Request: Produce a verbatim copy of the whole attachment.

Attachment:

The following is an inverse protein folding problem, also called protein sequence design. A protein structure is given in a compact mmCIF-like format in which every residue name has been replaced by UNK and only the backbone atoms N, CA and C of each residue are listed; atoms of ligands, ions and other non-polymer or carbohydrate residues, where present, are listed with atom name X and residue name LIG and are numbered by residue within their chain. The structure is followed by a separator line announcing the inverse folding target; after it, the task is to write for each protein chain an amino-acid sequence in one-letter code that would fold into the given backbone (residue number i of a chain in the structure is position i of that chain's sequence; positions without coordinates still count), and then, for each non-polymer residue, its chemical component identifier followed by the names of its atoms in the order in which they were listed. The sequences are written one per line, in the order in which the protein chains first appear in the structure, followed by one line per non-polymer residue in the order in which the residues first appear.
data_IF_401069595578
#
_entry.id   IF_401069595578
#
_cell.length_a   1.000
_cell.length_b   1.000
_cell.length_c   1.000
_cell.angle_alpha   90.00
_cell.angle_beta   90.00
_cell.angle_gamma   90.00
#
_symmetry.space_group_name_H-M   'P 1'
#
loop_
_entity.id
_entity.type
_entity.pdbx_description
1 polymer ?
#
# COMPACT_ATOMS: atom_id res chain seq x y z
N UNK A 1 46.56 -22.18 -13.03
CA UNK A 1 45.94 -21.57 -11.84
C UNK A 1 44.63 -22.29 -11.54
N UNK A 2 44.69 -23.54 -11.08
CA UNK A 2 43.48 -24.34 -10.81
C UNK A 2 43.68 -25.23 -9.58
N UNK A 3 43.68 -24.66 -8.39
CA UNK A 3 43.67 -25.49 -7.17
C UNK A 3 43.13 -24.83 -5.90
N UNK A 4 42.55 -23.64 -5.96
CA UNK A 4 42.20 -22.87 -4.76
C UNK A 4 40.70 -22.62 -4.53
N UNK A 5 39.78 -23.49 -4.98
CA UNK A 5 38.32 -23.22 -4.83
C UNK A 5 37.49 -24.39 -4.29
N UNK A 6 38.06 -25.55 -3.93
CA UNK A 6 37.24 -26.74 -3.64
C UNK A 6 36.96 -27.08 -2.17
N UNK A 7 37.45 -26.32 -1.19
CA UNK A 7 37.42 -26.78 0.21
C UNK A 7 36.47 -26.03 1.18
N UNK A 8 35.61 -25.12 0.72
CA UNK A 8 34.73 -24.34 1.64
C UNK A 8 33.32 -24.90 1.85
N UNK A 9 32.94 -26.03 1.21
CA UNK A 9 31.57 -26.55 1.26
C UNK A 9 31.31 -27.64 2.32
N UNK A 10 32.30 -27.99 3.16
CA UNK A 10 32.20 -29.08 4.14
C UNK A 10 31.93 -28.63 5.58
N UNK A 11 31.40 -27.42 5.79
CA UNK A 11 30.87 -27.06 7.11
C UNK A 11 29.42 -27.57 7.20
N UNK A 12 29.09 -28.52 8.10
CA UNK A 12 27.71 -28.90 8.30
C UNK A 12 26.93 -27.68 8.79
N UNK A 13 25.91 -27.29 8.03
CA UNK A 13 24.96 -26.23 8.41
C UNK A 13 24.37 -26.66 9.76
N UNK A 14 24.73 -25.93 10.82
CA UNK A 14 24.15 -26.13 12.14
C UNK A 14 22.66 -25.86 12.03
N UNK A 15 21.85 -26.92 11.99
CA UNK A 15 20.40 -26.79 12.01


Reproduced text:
The following is an inverse protein folding problem, also called protein sequence design. A protein structure is given in a compact mmCIF-like format in which every residue name has been replaced by UNK and only the backbone atoms N, CA and C of each residue are listed; atoms of ligands, ions and other non-polymer or carbohydrate residues, where present, are listed with atom name X and residue name LIG and are numbered by residue within their chain. The structure is followed by a separator line announcing the inverse folding target; after it, the task is to write for each protein chain an amino-acid sequence in one-letter code that would fold into the given backbone (residue number i of a chain in the structure is position i of that chain's sequence; positions without coordinates still count), and then, for each non-polymer residue, its chemical component identifier followed by the names of its atoms in the order in which they were listed. The sequences are written one per line, in the order in which the protein chains first appear in the structure, followed by one line per non-polymer residue in the order in which the residues first appear.
data_IF_401069595578
#
_entry.id   IF_401069595578
#
_cell.length_a   1.000
_cell.length_b   1.000
_cell.length_c   1.000
_cell.angle_alpha   90.00
_cell.angle_beta   90.00
_cell.angle_gamma   90.00
#
_symmetry.space_group_name_H-M   'P 1'
#
loop_
_entity.id
_entity.type
_entity.pdbx_description
1 polymer ?
#
# COMPACT_ATOMS: atom_id res chain seq x y z
N UNK A 1 46.56 -22.18 -13.03
CA UNK A 1 45.94 -21.57 -11.84
C UNK A 1 44.63 -22.29 -11.54
N UNK A 2 44.69 -23.54 -11.08
CA UNK A 2 43.48 -24.34 -10.81
C UNK A 2 43.68 -25.23 -9.58
N UNK A 3 43.68 -24.66 -8.39
CA UNK A 3 43.67 -25.49 -7.17
C UNK A 3 43.13 -24.83 -5.90
N UNK A 4 42.55 -23.64 -5.96
CA UNK A 4 42.20 -22.87 -4.76
C UNK A 4 40.70 -22.62 -4.53
N UNK A 5 39.78 -23.49 -4.98
CA UNK A 5 38.32 -23.22 -4.83
C UNK A 5 37.49 -24.39 -4.29
N UNK A 6 38.06 -25.55 -3.93
CA UNK A 6 37.24 -26.74 -3.64
C UNK A 6 36.96 -27.08 -2.17
N UNK A 7 37.45 -26.32 -1.19
CA UNK A 7 37.42 -26.78 0.21
C UNK A 7 36.47 -26.03 1.18
N UNK A 8 35.61 -25.12 0.72
CA UNK A 8 34.73 -24.34 1.64
C UNK A 8 33.32 -24.90 1.85
N UNK A 9 32.94 -26.03 1.21
CA UNK A 9 31.57 -26.55 1.26
C UNK A 9 31.31 -27.64 2.32
N UNK A 10 32.30 -27.99 3.16
CA UNK A 10 32.20 -29.08 4.14
C UNK A 10 31.93 -28.63 5.58
N UNK A 11 31.40 -27.42 5.79
CA UNK A 11 30.87 -27.06 7.11
C UNK A 11 29.42 -27.57 7.20
N UNK A 12 29.09 -28.52 8.10
CA UNK A 12 27.71 -28.90 8.30
C UNK A 12 26.93 -27.68 8.79
N UNK A 13 25.91 -27.29 8.03
CA UNK A 13 24.96 -26.23 8.41
C UNK A 13 24.37 -26.66 9.76
N UNK A 14 24.73 -25.93 10.82
CA UNK A 14 24.15 -26.13 12.14
C UNK A 14 22.66 -25.86 12.03
N UNK A 15 21.85 -26.92 11.99
CA UNK A 15 20.40 -26.79 12.01